The Washington Post | By Josh Rogin
Is China secretly punishing Kim Jong Un for his nuclear mischief?
Following North Korea’s latest nuclear test, in January, trade over the China-North Korea border dropped dramatically, according to newly released satellite imagery. The revelation has led experts to conclude that Beijing has been quietly punishing Kim by cutting off the flow of funds to his regime.
There’s no question that the China-North Korea relationship has been strained since Kim assumed power in 2011. Against Beijing’s wishes, the young leader has revved up North Korea’s pace of missile tests and detonated two nuclear devices, one in 2013 and then again this January. In 2013, Kim executed his uncle Jang Song Thaek, who had been China’s main contact in Pyongyang.
After the latest nuclear explosion, which Pyongyang claimed was a hydrogen bomb, Secretary of State John F. Kerry publicly called on China to end “business as usual” with North Korea. Publicly, Beijing rejected being told by the United States how to handle its client state. Behind the scenes, it appears Beijing was doing just that.
“It is apparent that shortly after North Korea did the fourth nuclear test in January, China took unilateral measures to drastically curtail trade interaction along their border,” said Victor Cha, director for Asian affairs at the National Security Council during the George W. Bush administration.
Cha, now at the Center for Strategic and International Studies (CSIS), led a team of researchers that procured and analyzed the new satellite imagery as part of their project Beyond Parallel, a website and database dedicated to demystifying what’s going on inside the world’s most secretive state. The project launched Thursday.
Cha’s conclusion, that Beijing decided to punish North Korea after the nuclear test but didn’t disclose that to the world, is backed up by anecdotal reports of Chinese officials telling Western interlocutors that President Xi Jinping had decided to “take action” against the Kim regime, behind the scenes, out of anger over the nuke test.
“It shows that China pursues things in their own way when it comes to North Korea, not because the U.S. or the U.N. tells them to,” said Cha. “The good news is that they are squeezing them more than we were led to expect.”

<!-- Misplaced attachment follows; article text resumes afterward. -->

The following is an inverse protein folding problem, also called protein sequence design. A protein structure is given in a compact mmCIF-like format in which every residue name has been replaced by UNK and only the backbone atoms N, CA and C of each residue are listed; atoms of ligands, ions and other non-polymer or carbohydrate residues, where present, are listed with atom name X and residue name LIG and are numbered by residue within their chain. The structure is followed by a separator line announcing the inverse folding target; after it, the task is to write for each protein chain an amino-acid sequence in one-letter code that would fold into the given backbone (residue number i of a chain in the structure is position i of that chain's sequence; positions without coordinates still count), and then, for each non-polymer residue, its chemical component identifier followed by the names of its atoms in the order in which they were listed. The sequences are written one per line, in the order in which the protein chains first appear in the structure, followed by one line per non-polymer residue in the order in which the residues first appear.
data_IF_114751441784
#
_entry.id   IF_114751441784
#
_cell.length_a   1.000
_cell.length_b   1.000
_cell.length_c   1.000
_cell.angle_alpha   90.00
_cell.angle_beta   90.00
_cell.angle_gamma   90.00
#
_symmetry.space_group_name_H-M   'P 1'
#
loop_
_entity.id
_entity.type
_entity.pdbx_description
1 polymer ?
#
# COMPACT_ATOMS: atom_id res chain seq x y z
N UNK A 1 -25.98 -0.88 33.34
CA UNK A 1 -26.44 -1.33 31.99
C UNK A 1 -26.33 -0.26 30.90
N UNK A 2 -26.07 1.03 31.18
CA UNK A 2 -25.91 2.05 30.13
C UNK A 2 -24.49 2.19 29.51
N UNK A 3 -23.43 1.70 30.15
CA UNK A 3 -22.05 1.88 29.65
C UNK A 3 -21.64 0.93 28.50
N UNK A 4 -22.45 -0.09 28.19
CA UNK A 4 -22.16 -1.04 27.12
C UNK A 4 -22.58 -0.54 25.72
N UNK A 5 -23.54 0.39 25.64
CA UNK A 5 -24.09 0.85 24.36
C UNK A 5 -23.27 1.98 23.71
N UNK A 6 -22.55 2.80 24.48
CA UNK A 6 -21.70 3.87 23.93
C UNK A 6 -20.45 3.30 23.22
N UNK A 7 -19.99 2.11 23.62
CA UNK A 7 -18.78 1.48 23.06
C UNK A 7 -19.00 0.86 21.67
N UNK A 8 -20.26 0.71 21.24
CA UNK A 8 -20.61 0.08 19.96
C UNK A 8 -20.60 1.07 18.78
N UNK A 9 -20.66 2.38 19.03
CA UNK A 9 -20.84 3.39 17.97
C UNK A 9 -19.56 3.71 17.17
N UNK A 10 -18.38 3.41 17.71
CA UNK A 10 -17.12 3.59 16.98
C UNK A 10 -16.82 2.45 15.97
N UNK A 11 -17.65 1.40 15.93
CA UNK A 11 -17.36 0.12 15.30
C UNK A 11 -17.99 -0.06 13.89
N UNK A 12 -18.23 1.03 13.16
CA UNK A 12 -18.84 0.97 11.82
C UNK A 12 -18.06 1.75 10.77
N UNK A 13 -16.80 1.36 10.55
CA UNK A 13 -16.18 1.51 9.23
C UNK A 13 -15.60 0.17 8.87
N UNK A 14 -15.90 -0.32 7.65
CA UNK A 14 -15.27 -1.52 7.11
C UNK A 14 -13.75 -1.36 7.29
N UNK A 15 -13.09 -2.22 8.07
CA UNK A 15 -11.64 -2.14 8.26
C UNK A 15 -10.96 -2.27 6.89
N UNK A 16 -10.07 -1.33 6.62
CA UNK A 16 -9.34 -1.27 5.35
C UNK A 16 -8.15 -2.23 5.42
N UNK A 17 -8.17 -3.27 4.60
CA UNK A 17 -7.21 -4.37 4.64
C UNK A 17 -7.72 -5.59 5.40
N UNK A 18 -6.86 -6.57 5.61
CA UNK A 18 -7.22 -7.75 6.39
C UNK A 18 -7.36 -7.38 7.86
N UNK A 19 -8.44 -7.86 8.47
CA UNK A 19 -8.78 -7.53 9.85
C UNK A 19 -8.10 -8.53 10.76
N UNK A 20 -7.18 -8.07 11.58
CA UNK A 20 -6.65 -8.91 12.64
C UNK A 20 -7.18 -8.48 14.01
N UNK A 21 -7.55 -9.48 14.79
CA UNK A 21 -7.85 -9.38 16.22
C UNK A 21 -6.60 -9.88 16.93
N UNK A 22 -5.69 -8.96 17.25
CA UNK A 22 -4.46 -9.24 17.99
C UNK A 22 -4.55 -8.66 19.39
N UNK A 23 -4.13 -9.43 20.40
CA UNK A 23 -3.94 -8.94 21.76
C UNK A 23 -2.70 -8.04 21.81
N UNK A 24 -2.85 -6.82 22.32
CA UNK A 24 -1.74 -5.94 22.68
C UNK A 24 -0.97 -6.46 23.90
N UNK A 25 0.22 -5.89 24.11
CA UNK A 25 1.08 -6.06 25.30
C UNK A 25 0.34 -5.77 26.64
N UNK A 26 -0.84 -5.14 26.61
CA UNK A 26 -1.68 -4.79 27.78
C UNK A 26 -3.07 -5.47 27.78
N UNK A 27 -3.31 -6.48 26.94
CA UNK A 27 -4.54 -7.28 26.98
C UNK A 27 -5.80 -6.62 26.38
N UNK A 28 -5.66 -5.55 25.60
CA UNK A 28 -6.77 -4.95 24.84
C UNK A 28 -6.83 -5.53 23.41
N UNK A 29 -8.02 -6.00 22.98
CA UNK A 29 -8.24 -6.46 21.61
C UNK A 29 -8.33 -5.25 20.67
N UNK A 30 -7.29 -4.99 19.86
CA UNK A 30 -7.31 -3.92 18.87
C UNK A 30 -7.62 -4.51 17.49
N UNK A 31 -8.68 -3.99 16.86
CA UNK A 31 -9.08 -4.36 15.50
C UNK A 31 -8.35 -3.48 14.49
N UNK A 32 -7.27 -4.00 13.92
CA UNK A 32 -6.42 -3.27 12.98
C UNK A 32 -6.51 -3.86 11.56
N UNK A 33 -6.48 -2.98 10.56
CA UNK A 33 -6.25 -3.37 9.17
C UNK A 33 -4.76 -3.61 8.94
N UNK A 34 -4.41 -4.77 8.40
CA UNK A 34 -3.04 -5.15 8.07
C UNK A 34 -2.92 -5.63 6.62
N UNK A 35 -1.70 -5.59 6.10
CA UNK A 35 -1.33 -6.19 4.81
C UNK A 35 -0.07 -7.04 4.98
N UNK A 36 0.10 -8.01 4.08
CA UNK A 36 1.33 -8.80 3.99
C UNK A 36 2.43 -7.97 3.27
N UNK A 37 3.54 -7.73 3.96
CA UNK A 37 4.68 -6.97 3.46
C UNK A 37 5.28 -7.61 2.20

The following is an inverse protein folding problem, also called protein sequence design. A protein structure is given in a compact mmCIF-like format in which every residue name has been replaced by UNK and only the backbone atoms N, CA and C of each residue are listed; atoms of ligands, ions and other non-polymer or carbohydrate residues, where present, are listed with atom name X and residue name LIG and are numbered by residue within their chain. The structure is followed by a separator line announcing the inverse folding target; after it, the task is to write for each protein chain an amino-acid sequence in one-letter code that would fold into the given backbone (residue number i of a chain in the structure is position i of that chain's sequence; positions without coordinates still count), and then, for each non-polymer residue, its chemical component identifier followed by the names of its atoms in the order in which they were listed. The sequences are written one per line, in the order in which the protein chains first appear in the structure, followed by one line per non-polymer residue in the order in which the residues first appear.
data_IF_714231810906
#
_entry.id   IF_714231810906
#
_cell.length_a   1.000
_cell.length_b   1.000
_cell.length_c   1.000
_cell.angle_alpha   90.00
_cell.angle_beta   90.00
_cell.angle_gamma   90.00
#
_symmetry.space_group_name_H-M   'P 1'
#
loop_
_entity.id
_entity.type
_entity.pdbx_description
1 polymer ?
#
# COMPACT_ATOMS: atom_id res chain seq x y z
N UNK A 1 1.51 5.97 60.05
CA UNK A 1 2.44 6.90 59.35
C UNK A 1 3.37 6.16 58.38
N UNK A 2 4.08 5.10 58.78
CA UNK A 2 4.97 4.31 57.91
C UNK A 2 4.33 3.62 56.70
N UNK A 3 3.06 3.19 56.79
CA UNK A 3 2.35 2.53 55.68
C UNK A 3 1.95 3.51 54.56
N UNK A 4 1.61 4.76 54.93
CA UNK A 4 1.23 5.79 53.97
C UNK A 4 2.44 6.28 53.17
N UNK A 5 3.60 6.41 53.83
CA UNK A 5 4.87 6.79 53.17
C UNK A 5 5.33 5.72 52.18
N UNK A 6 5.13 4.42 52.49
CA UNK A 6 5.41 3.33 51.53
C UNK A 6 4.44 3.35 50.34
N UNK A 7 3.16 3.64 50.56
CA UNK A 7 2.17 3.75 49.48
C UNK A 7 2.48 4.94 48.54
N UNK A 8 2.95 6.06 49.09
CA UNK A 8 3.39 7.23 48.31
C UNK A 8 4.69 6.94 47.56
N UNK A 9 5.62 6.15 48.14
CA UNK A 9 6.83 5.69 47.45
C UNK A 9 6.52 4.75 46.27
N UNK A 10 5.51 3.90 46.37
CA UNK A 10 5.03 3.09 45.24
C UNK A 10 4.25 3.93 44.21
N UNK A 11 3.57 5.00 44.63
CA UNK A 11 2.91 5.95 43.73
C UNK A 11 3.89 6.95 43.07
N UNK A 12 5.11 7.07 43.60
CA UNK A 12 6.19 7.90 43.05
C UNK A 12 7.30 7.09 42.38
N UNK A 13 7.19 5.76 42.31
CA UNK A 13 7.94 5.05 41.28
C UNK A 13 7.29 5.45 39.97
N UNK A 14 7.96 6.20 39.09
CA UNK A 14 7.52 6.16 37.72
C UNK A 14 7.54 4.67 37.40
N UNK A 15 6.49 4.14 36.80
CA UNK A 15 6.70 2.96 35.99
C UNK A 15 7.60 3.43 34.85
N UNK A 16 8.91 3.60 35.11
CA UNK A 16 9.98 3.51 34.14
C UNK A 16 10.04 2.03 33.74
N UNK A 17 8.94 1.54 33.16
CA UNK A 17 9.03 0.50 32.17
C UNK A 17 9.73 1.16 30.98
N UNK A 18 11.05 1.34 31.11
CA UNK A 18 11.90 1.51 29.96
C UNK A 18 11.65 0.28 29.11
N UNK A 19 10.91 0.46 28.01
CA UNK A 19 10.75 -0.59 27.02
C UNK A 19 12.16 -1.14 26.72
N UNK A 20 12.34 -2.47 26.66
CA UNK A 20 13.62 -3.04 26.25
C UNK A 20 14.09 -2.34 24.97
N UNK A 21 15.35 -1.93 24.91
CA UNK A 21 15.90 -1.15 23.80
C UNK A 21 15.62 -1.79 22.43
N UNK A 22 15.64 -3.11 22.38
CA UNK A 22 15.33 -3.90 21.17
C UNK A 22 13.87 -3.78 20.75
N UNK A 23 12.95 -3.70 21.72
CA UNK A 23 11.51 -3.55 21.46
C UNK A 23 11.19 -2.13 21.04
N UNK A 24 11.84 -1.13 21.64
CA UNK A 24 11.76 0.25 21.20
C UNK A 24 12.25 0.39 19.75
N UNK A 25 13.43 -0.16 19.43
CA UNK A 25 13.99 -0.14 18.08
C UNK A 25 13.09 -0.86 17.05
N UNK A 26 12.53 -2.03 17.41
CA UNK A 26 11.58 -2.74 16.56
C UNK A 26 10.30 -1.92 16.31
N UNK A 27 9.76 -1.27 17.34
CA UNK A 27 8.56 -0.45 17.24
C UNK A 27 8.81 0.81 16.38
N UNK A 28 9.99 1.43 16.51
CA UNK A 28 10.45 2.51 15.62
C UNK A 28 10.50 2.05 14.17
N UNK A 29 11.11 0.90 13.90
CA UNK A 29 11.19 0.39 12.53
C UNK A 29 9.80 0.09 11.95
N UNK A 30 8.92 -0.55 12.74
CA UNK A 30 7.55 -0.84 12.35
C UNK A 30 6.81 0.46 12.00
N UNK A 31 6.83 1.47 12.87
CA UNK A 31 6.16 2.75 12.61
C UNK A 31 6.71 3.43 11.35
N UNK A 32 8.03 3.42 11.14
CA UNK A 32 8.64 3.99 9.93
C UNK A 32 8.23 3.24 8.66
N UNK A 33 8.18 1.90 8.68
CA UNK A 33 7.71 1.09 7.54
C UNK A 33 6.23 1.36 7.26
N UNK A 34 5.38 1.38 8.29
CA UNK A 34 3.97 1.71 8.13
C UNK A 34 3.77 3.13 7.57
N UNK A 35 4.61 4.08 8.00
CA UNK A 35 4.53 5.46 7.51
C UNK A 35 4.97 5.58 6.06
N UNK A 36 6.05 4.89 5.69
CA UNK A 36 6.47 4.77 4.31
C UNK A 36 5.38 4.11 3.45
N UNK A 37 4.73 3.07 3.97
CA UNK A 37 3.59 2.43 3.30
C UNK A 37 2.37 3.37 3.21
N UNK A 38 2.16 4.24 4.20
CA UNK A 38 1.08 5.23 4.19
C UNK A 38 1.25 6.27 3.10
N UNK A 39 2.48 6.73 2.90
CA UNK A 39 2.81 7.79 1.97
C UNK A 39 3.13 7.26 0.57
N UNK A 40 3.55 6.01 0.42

CSIS worked with imagery analysts at the commercial satellite firm DigitalGlobe to collect and examine satellite photos of several key trade-related areas on both sides of the China-North Korea border, including the Sinuiju railroad station and customs area on the North Korean side, the Dandong railroad station and customs area on the Chinese side, and the Sino-Korean Friendship Bridge that links the two countries.
They compared activity at the sites year over year, first by examining imagery from January and March of 2015 and then comparing that with imagery collected this February, just after the latest nuclear test. The images showed a “substantive reduction of economic activity on the Sino-North Korean border” as evidenced by a huge drop in the number of rail cars at the stations, trucks in customs areas, trucks on the bridge and undocked boats in the Yalu River.
At the Sinuiju rail station, most of the train cars appeared to be in storage early this year, with no engines attached to the freight cars. In the Sinuiju customs area, there were 111 trucks shown in the satellite image from January 2015, but in the February 2016 image, there were only five. On the Chinese side, there were 32 trucks spotted in the Dandong customs area in March 2015, but by this February there were only six.
Official trade data regarding North Korea is notoriously unreliable, and Cha said comprehensive data on economic activity over the China-North Korea border does not really exist. But his team has been briefing U.S. and South Korean government agencies on what they found, and he said both governments have shown interest in pursuing the research.
In March, China signed on to a new United Nations Security Council resolution imposing fresh sanctions on North Korea in response to the January nuclear test, showing that Beijing was in fact upset with Kim’s actions. But the new data may show that Xi was much more upset than he let on and more than he wanted the rest of the world to know.
“The Chinese don’t feel like they need to get credit for punishing North Korea and they don’t want to be seen as [if] they are being pressured by the U.S. to do it,” said Cha.
The question going forward is whether Chinese economic pressure on North Korea, which will surely hit at Kim’s coffers, will compel the young ruler to think twice before his next dangerous provocation.
This post first appeared in The Washington Post